This Form 10-K contains forward-looking statements within the meaning of Section 21E of the Securities Exchange Act of 1934, as amended, and Section 27A of the Securities Act of 1933, as amended. When used in this Form 10-K, the words “believe,” “anticipates,” “intends,” “plans,” “estimates,” and similar expressions are forward-looking statements. Such forward-looking statements contained in this Form 10-K are based on management’s current expectations and are subject to factors that could cause actual results to differ materially for us from those projected. Those factors include risks and uncertainties relating to our current cash position and our need to raise additional capital in order to be able to continue to fund our operations, the potential delisting of our common stock from the NASDAQ Capital Market, the potential stockholder dilution that may result from future capital raising efforts, our limited operating history which may make it difficult to evaluate our business and future viability, our ability to retain our managerial personnel and to attract additional personnel, any revenue we generate will come from a small group of commercialized products, our ability to successfully develop and outlicense our drug candidates as anticipated, the current regulatory environment in which we develop and sell our products, the market acceptance of those products, dependence on partners and third-party manufacturers, successful performance under collaborative and other commercial agreements, potential product liability risks that could exceed our liability coverage, potential risks related to healthcare fraud and abuse laws, competition from other pharmaceutical companies, biotechnology companies and other research and academic institutions, the strength of our intellectual property, the intellectual property of others and other risk factors identified in the documents we have filed, or will file, with the Securities and Exchange Commission. We caution investors that there can be no assurance that actual results, outcomes or business conditions will not differ materially from those projected or suggested in such forward-looking statements as a result of various factors, including, among others, the potential risks and uncertainties described in “Part I, Item 1A — Risk Factors” below.

You should also carefully consider the factors set forth in other reports or documents that we file from time to time with the Securities and Exchange Commission (the “SEC”). Except as required by law, we undertake no obligation to update any forward-looking statements.

In this Form 10-K, we refer to information regarding potential markets for our drug candidates and other industry data. We believe that all such information has been obtained from reliable sources that are customarily relied upon by companies in our industry. However, we have not independently verified any such information.

PART I

Item 1. Business

Overview

DARA BioSciences, Inc. is a specialty pharmaceutical company focused on the development and commercialization of oncology treatment and supportive care pharmaceutical products. Through our acquisition of Oncogenerix, Inc., which occurred on January 17, 2012, we acquired exclusive U.S. marketing rights to our first commercial proprietary product, Soltamox® (oral liquid tamoxifen). Soltamox has been approved by the U.S. Food and Drug Administration (“FDA”) for the treatment of breast cancer. We also have an exclusive distribution agreement with Uman Pharma Inc. to commercialize gemcitabine in the U.S. Gemcitabine went off patent in 2011 in the U.S. and is widely prescribed as first-line therapy for ovarian, breast, lung and pancreatic cancers. Additionally, we continue to have an internal clinical development program focused on two drug candidates, KRN5500 and DB959.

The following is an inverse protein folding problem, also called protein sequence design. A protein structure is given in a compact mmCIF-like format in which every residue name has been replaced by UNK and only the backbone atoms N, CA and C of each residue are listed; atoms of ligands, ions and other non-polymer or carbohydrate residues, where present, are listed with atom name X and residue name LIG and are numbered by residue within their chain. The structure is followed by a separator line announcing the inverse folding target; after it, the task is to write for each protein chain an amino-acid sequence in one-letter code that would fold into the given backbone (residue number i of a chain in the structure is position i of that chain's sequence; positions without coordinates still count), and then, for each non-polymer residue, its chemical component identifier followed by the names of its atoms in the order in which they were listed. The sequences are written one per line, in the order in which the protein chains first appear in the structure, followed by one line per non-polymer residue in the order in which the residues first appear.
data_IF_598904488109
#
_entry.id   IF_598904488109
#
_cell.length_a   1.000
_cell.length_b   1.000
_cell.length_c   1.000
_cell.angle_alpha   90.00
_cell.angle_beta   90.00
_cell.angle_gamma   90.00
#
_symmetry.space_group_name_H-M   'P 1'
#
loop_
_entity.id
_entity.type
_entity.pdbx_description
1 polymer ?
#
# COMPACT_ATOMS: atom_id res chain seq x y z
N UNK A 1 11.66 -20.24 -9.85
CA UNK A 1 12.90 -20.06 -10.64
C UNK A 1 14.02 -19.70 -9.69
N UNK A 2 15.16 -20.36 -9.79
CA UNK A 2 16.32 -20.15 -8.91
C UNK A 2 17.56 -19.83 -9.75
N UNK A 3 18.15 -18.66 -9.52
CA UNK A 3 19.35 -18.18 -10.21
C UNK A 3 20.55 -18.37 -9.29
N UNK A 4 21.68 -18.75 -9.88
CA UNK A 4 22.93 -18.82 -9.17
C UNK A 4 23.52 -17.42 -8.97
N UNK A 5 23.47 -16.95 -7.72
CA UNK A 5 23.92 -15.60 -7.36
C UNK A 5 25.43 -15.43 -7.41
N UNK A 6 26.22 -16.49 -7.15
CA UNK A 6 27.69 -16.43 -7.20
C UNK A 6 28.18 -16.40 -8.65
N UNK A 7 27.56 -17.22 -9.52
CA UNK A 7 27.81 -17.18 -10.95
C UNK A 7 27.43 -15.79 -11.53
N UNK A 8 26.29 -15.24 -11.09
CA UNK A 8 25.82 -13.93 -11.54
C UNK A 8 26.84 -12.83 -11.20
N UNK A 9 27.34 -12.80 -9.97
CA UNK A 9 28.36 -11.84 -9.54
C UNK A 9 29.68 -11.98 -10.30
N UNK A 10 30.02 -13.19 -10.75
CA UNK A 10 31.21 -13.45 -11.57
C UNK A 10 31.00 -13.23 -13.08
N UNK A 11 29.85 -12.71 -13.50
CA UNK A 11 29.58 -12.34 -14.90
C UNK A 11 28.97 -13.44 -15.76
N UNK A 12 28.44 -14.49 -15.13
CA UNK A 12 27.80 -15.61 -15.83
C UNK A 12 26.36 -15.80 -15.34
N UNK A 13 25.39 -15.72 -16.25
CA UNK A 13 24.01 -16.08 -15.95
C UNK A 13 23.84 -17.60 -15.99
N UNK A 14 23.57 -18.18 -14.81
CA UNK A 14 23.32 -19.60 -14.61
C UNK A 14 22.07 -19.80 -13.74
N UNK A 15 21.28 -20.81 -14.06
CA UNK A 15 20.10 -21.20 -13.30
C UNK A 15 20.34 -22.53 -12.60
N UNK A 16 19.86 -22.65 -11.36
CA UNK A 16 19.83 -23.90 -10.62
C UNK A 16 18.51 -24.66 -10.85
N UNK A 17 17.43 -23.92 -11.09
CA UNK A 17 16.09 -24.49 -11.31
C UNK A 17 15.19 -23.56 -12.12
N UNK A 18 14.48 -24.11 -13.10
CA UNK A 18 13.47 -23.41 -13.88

We were incorporated on June 22, 2002. Our executive offices are located at 8601 Six Forks Road, Suite 160, Raleigh, North Carolina 27615, and our telephone number is (919) 872-5578.

 

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Product Commercialization and Development

Our primary focus is on the development and commercialization of the following types of oncology treatment and supportive care pharmaceutical products:

 

   

Soltamox, an FDA-approved liquid formulation of tamoxifen and other liquid formulation products;

 

   

Gemcitabine and other generic sterile injectable cytotoxic products; and

 

   

Cancer support therapeutics.

As described below, we currently have an exclusive license to one FDA approved product, Soltamox, and an exclusive distribution agreement to commercialize gemcitabine in the U.S. We are working to build a portfolio of additional products through licenses and other collaborative arrangements.

Oral liquid formulations of FDA approved products

Oral liquids can effectively provide an attractive alternative to solid dose formulations for those patients with dysphagia, or difficulty swallowing, or who simply prefer to take drug products in liquid form. Dysphagia is a condition that exists in a portion of the population, particularly the elderly. Those suffering from dysphagia often have difficultly or experience pain when using oral tablet or capsule products and can benefit greatly from liquid formulations of drugs. In addition, breast cancer patients receiving chemotherapeutic agents are subject to severe oral mucositis, which makes liquid medical formulations preferable.

Soltamox